Just shy of 150 years ago, George and Susannah Bateman founded what would become George Bateman and Sons, to supply Lincolnshire farmers who paid their land workers in beer, money and crops.
Though Batemans no longer remunerates in pints or produce – the family brewer-cum-operator of some 50 pubs across the east of England managed to pay its first ever company bonus in February and forecast a record year for both production and profit during 2020 according to current managing director Stuart Bateman.
Yet within weeks, Batemans had embarked on what would become an unprecedented year for altogether different reasons as its pubs joined the rest of the UK on-trade in calling last orders amid the spread of Covid-19.
Having overcome “massive problems” such as potential bankruptcy and threats to its independence since the beermaker’s inception in 1874 – not to mention Spanish flu in 1918 – the novel coronavirus pandemic has thrown Batemans from the cusp of breaking records into “survival mode” once more.
"We are quite a fortunate company we have a very strong asset base and a low borrowing-based balance sheet,” Bateman tells The Morning Advertiser (MA). “So we are quite well set, as it were, for the future.
"We definitely have no pubs that are going to close for good,” he adds. “The rent concessions we have given is approaching £1m but we're here for the long term, not for short term profit, so I think all of our pubs will come out of this – for which we've had to give them an enormous amount of support.”
‘We’re not being punished’
Rather than the record figures forecast by Bateman, pub numbers reported over the past 12 months make for far less pleasant reading than had been hoped in February.
According to Government data analysis by real estate adviser Altus Group, some 446 pubs closed for good during 2020 – roughly one every 20 hours – while CGA revealed the wider hospitality sector saw sales plummet by more than £50bn as a symptom of the ongoing pandemic.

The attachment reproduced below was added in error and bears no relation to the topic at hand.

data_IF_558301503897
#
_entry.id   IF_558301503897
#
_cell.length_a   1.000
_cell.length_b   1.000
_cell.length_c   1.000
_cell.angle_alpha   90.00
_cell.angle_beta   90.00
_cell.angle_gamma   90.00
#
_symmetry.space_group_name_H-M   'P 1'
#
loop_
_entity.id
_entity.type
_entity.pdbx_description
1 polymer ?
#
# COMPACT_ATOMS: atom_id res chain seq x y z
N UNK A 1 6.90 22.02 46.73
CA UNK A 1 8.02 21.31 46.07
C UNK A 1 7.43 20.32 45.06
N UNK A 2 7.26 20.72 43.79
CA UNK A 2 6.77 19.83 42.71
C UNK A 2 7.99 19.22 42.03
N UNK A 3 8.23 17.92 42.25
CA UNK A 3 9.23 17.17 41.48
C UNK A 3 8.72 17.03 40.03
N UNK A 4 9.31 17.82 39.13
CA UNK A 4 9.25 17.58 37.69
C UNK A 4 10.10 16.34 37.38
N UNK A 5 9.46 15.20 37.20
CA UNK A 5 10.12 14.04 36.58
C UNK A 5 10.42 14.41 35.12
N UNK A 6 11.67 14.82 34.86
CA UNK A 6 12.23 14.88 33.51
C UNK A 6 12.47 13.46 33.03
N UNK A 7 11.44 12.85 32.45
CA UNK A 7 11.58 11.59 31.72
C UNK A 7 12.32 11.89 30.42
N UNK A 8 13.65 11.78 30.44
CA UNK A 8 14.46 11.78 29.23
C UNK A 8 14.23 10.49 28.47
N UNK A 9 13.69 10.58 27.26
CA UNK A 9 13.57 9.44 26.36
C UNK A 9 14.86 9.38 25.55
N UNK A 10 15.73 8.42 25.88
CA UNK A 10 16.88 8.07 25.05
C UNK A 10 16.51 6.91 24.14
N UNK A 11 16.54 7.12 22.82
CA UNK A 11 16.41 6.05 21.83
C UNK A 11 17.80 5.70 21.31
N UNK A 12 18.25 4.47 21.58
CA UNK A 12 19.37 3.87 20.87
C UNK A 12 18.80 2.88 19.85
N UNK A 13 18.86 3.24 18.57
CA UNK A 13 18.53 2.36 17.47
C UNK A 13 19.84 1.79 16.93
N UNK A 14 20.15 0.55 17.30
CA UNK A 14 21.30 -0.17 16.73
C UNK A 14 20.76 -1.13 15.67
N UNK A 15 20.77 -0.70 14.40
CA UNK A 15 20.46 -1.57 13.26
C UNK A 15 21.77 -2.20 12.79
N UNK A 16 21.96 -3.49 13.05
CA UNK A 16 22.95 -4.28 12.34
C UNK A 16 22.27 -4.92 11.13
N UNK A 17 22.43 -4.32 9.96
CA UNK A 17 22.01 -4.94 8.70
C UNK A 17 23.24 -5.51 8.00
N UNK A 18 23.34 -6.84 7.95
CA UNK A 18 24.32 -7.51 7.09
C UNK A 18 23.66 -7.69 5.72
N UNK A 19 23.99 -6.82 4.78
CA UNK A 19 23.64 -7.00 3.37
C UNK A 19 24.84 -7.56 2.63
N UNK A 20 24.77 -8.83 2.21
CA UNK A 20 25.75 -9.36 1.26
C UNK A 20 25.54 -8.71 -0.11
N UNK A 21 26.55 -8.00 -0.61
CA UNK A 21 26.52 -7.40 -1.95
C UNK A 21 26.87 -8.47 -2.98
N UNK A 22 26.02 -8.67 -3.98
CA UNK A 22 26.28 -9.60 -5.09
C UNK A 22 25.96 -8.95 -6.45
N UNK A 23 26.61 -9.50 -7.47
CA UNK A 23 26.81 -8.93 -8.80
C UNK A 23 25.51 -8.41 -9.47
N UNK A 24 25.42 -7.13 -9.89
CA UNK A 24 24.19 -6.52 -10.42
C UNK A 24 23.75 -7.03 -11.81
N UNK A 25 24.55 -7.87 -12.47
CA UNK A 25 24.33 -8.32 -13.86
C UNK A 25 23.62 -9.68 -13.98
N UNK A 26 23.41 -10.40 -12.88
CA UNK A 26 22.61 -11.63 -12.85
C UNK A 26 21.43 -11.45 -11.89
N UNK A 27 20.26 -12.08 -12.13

However, despite operators chomping at the bit to resume trade and pump some much needed funds into their depleted coffers, Bateman implores publicans and politicians not to rush the reopening process.
"There has been a big push to get pubs opened as soon as possible again,” he says. “I understand that, I just urge a little bit of caution.
“We have to learn from the fact the Government makes knee-jerk decisions,” Bateman continues. “I know they're in a difficult situation, but the first time they reopened on 4 July the industry asked for six weeks’ notice and we were given about five days.
“We're not being punished – it's a worldwide pandemic affecting millions,” he adds. “What we have to be absolutely sure of is that once pubs reopen that they're reopened indefinitely because I think if there's a false dawn and we open too early and then close again four or five weeks later due to a resurgence, that's going to be absolutely catastrophic.
“Yes, let's get open as soon as possible, but let's not push it in terms of being open too early.”
What’s more, while the pub sector has spent a reported half-a-billion pounds on Covid-precautions over the past year, and the industry is – in Bateman’s opinion – well practiced at reopening quickly and safely, he states that stirring staff from long layoffs will be a key challenge.
“On the whole, the hospitality industry did a bloody good job putting the precautions in place, training their staff, getting procedures in place to make customers feel as safe as possible – we have to address that again,” he says.
“We have to make sure that people are motivated, prepared and in a lot of instances there will have to be training as well, people won't have been doing their jobs for 12 months if not more.